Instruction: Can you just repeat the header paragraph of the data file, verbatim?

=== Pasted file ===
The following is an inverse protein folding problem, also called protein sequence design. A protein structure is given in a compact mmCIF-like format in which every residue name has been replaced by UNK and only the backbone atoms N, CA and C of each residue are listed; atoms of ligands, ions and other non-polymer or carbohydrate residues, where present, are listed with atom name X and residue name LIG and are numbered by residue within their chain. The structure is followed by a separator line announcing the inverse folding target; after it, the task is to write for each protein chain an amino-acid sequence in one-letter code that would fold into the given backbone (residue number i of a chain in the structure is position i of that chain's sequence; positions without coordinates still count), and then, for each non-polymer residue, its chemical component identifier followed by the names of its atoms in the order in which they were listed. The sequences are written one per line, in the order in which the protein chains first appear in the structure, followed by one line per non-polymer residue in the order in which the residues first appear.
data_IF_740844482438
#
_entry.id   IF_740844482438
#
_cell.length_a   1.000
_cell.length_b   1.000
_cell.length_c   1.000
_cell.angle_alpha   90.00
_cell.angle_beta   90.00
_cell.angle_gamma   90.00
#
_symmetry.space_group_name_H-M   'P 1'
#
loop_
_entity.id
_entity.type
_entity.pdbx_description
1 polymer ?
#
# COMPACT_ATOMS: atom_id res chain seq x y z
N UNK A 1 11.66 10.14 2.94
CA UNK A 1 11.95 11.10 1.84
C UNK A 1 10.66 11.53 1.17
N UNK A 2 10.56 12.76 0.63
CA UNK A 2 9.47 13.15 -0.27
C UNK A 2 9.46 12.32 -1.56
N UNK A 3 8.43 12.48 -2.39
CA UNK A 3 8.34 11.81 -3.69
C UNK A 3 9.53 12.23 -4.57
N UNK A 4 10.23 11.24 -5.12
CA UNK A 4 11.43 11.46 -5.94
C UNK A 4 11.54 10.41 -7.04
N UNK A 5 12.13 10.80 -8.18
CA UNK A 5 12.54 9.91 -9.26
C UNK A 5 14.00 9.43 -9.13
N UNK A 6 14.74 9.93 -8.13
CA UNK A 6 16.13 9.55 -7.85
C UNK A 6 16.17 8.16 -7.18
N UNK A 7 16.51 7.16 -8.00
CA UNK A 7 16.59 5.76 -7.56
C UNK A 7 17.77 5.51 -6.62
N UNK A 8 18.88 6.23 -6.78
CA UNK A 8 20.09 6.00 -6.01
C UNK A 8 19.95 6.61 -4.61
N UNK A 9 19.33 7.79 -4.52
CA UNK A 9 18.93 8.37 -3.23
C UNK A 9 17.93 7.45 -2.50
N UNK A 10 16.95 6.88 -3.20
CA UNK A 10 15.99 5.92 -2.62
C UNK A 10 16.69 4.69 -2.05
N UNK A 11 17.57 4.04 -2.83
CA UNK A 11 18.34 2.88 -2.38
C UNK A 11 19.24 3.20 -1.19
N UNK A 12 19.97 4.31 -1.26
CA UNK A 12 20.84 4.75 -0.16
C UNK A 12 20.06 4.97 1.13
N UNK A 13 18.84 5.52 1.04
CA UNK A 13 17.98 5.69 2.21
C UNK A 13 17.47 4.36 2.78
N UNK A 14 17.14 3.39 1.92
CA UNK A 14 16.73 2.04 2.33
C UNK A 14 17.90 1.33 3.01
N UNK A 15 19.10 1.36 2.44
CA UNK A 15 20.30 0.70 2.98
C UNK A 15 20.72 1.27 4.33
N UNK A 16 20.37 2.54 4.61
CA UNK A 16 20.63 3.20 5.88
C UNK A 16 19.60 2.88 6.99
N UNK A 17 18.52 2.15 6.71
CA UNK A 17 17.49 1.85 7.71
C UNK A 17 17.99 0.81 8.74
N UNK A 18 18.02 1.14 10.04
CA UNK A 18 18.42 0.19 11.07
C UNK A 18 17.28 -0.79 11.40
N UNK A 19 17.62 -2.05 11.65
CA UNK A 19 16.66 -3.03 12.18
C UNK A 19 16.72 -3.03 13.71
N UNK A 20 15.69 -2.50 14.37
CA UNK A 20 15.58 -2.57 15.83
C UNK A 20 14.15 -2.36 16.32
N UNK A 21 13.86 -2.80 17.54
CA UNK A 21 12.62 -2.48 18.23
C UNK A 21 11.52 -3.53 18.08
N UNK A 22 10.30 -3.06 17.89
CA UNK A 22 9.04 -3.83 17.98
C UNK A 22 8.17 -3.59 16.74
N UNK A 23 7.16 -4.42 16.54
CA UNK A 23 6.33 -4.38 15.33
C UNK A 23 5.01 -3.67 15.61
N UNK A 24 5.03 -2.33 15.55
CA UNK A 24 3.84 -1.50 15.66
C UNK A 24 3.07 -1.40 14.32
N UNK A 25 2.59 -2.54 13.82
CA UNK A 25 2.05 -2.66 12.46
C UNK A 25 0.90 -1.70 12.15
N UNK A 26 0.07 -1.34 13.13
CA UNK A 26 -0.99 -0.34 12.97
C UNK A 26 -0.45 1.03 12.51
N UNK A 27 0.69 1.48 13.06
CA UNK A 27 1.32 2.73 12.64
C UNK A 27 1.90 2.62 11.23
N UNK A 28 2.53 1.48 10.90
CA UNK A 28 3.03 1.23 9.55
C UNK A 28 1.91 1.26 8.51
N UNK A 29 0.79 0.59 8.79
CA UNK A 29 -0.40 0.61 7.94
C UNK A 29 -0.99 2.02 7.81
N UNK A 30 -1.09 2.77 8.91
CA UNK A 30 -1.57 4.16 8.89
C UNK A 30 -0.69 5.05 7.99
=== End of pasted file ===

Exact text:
The following is an inverse protein folding problem, also called protein sequence design. A protein structure is given in a compact mmCIF-like format in which every residue name has been replaced by UNK and only the backbone atoms N, CA and C of each residue are listed; atoms of ligands, ions and other non-polymer or carbohydrate residues, where present, are listed with atom name X and residue name LIG and are numbered by residue within their chain. The structure is followed by a separator line announcing the inverse folding target; after it, the task is to write for each protein chain an amino-acid sequence in one-letter code that would fold into the given backbone (residue number i of a chain in the structure is position i of that chain's sequence; positions without coordinates still count), and then, for each non-polymer residue, its chemical component identifier followed by the names of its atoms in the order in which they were listed. The sequences are written one per line, in the order in which the protein chains first appear in the structure, followed by one line per non-polymer residue in the order in which the residues first appear.